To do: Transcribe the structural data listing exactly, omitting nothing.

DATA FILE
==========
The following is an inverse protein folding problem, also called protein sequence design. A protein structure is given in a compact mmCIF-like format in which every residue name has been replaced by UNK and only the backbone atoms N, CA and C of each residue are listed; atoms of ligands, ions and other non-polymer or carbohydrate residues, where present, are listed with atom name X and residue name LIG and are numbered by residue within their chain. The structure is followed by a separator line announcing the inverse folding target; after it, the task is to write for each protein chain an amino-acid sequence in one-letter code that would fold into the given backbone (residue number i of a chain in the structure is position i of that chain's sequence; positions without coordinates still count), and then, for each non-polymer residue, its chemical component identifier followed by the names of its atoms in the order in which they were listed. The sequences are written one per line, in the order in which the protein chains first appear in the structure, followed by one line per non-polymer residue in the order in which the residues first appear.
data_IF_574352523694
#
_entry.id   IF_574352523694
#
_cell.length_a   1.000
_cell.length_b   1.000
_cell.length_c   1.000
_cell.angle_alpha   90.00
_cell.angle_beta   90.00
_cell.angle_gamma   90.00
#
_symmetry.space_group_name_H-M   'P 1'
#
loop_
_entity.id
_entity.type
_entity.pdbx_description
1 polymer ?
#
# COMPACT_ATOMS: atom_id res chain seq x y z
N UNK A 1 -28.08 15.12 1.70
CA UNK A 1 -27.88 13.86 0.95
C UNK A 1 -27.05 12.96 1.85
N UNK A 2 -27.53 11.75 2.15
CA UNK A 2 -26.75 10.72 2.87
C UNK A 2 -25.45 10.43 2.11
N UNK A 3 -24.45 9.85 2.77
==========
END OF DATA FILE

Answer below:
The following is an inverse protein folding problem, also called protein sequence design. A protein structure is given in a compact mmCIF-like format in which every residue name has been replaced by UNK and only the backbone atoms N, CA and C of each residue are listed; atoms of ligands, ions and other non-polymer or carbohydrate residues, where present, are listed with atom name X and residue name LIG and are numbered by residue within their chain. The structure is followed by a separator line announcing the inverse folding target; after it, the task is to write for each protein chain an amino-acid sequence in one-letter code that would fold into the given backbone (residue number i of a chain in the structure is position i of that chain's sequence; positions without coordinates still count), and then, for each non-polymer residue, its chemical component identifier followed by the names of its atoms in the order in which they were listed. The sequences are written one per line, in the order in which the protein chains first appear in the structure, followed by one line per non-polymer residue in the order in which the residues first appear.
data_IF_574352523694
#
_entry.id   IF_574352523694
#
_cell.length_a   1.000
_cell.length_b   1.000
_cell.length_c   1.000
_cell.angle_alpha   90.00
_cell.angle_beta   90.00
_cell.angle_gamma   90.00
#
_symmetry.space_group_name_H-M   'P 1'
#
loop_
_entity.id
_entity.type
_entity.pdbx_description
1 polymer ?
#
# COMPACT_ATOMS: atom_id res chain seq x y z
N UNK A 1 -28.08 15.12 1.70
CA UNK A 1 -27.88 13.86 0.95
C UNK A 1 -27.05 12.96 1.85
N UNK A 2 -27.53 11.75 2.15
CA UNK A 2 -26.75 10.72 2.87
C UNK A 2 -25.45 10.43 2.11
N UNK A 3 -24.45 9.85 2.77